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  1. #1
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    Question Wondering about Western Dressage?

    There sure is a lot of buzz out there about western dressage lately. . I'm excited to hear first hand from Frances Carbonnel when she comes to East Coast in May. She is one of the founders of Western Dressage Association of America.

    Has anyone attended a clinic with her? I think its fantastic that the traditional dressage principles are crossing over.



  2. #2
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    The more, the merrier.

    There have been some thread in this forum about western dressage, but you may want to check the Dressage forum for opinions of all kinds on it.
    There has been a more in depth discussion there.



  3. #3
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    It sounds like a fun but evolving sport...



  4. #4
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    I attended a WD demo on Friday evening. Jackie Ross presented and was very thorough. Although her name is practically synonymous with Morgans these days, she has a strong background in dressage and eventing.

    Based on discussions here on COTH, I was very interested to hear that WD is NOT supposed to be identical to regular/classical dressage - it's supposed to show the softness, flexibility, suppleness, obedience of a horse that would have been doing WESTERN work. This requires moving out, stretching, striding up, being relaxed in an active sort of way, having the engine in the back and using the hindquarters. Just (in some ways) DIFFERENTLY than an English dressage horse.

    She also talked about bits. While the expectation is that snaffles will be required in the near future (next year, perhaps), the western horse is trained to be light in a curb. Again, the use of a curb on a western horse is DIFFERENT than using a curb bit on an English horse. The contact is VERY different.

    She also mentioned that WDAA, which is under the auspices of USEF (or whatever the correct phraseology is) is only two years old. It's maturing. It's learning. It hasn't yet reached its goals.

    Jackie, I hope I interpreted what you said correctly. Or that my 'take' on what you said is in line. If I didn't, I will delete this immediately!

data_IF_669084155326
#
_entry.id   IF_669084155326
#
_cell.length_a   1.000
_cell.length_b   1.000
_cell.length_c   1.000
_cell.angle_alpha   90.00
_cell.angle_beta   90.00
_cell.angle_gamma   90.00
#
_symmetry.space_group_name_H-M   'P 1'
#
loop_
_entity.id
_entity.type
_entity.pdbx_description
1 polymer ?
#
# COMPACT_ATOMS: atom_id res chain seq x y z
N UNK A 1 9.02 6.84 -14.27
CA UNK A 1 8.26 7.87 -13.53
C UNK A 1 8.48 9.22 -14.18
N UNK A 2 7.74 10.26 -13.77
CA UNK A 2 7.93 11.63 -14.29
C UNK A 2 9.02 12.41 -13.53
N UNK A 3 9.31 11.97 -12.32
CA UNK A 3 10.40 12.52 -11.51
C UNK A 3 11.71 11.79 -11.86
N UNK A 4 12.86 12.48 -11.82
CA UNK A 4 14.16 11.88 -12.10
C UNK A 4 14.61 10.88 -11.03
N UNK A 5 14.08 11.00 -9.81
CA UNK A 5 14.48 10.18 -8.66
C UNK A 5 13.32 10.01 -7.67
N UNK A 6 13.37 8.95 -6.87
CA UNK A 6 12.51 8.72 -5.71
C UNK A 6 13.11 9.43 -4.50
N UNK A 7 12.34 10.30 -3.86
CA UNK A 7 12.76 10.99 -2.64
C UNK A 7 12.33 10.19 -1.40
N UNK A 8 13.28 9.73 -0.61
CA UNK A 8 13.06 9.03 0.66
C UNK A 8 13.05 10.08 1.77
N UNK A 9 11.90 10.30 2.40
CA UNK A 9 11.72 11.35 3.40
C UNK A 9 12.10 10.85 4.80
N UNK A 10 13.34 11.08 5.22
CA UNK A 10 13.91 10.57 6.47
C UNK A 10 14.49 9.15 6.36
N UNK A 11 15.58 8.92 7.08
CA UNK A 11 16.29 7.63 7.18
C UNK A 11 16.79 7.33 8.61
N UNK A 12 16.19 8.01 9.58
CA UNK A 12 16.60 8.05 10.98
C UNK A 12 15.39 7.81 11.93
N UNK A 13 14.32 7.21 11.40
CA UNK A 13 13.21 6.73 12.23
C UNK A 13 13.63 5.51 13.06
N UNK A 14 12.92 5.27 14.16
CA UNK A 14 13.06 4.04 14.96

Thanks for a SUPERB lesson in western dressage.
    www.ayliprod.com
    Equine Photography in the Northeast



  5. #5
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    Quote Originally Posted by ccoronios View Post
    Based on discussions here on COTH, I was very interested to hear that WD is NOT supposed to be identical to regular/classical dressage - it's supposed to show the softness, flexibility, suppleness, obedience of a horse that would have been doing WESTERN work. This requires moving out, stretching, striding up, being relaxed in an active sort of way, having the engine in the back and using the hindquarters. Just (in some ways) DIFFERENTLY than an English dressage horse.
    I am thrilled to hear this. As I think I have said here at least once or twice, I feel strongly that western dressage should not simply be English dressage with western tack. It's nice to know that some of the folks involved in developing this new discipline share that belief.



  6. #6
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    Curious as to why a snaffle would be required.
    Ride like you mean it.



  7. #7
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    Based on discussions here on COTH, I was very interested to hear that WD is NOT supposed to be identical to regular/classical dressage - it's supposed to show the softness, flexibility, suppleness, obedience of a horse that would have been doing WESTERN work. This requires moving out, stretching, striding up, being relaxed in an active sort of way, having the engine in the back and using the hindquarters. Just (in some ways) DIFFERENTLY than an English dressage horse.
    I'm not thrilled to hear this.

    Now, I think there are a lot of 'English Dressage' riders and trainers who are not doing dressage very well. Pull on the reins, and push him into a 'frame', is not dressage, in my opinion, much less classical dressage. Seeing someone ride an 'upper level' horse in a double bridle, who never lets loose of the curb rein, does not make it some sort of different 'english dressage', to be distinguished from 'western dressage' where the curb rein is not ever held tight...where's the head banging against the brick wall icon?


    But my understanding of dressage is that it is basic training, strengthening and suppling to create an athletic horse for ANY kind of riding at all. There should be no 'what kind of dressage' distinction for what kind of career the horse goes into...eventing, bullfighting, jumpers, ranch horse. If a horse is mediocre at its sport, you can bet there are some dressage basics missing.
    And the said missing basics probably aren't "We need to train this horse to have a big huge reaching trot where the horse is running along on his forehand with the rider pulling hard on both reins and using spurs, whip and lots of leg to keep him going."

    In my opinion, dressage done right is not english or western. It is the essence of developing the athleticism in the horse and rider, and the communication between them.

    And, rant over.
    Any time you can find help from a good horseman, who can really help you and your horse, I don't care what the discipline is called. Go enjoy it!


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  8. #8